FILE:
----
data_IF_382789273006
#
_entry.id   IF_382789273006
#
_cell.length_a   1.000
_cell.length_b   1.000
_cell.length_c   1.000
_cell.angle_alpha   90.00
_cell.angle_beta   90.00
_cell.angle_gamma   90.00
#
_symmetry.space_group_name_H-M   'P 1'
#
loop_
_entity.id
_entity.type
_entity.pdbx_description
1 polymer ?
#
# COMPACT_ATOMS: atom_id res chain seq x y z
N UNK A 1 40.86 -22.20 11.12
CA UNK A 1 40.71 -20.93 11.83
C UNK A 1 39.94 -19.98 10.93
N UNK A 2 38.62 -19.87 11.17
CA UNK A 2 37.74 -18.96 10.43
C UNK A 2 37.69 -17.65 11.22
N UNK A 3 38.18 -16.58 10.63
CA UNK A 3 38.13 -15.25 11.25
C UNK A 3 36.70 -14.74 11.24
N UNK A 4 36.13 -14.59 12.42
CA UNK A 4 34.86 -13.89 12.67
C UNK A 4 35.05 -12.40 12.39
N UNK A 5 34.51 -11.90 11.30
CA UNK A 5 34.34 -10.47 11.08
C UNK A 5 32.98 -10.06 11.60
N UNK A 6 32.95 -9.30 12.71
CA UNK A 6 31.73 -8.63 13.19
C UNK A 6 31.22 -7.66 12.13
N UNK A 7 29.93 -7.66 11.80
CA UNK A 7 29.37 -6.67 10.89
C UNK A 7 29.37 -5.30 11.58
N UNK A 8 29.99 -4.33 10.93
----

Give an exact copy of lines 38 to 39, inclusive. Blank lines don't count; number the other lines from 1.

C UNK A 6 31.22 -7.66 12.13
N UNK A 7 29.93 -7.66 11.80